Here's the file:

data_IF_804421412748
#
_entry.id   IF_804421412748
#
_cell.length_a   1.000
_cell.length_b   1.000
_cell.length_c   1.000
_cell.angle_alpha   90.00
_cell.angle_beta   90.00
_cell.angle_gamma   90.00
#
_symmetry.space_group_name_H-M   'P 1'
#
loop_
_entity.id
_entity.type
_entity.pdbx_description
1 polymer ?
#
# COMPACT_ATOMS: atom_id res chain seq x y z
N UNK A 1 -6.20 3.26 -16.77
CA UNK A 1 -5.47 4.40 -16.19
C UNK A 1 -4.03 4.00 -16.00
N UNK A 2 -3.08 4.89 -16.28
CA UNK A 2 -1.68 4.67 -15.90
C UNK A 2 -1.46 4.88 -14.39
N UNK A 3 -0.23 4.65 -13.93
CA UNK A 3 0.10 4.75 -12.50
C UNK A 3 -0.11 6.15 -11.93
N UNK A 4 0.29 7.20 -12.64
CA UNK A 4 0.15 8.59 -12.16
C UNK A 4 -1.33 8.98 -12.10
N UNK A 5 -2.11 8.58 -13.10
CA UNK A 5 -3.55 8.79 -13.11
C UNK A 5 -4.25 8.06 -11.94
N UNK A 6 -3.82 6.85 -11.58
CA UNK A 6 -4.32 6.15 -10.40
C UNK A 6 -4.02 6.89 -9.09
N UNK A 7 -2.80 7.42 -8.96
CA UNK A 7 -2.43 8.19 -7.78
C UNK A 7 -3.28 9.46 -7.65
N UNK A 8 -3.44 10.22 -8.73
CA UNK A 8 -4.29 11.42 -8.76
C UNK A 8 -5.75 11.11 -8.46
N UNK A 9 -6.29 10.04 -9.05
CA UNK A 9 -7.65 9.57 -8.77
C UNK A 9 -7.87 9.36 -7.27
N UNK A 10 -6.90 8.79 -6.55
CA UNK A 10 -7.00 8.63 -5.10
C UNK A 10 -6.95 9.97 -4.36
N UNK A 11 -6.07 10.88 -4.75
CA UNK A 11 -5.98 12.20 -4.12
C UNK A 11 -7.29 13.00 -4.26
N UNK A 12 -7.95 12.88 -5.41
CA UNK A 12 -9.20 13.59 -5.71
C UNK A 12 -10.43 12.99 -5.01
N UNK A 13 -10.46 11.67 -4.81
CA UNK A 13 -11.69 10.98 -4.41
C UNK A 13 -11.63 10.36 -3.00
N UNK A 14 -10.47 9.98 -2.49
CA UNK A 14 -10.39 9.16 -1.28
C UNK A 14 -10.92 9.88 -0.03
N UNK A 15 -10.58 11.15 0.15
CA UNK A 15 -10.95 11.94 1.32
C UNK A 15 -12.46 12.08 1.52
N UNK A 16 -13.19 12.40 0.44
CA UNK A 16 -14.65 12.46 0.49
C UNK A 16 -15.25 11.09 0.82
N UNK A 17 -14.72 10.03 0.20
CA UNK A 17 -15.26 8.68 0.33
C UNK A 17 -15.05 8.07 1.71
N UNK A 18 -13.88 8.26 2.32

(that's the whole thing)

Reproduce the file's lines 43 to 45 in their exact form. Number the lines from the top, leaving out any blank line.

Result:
CA UNK A 8 -4.29 11.42 -8.76
C UNK A 8 -5.75 11.11 -8.46
N UNK A 9 -6.29 10.04 -9.05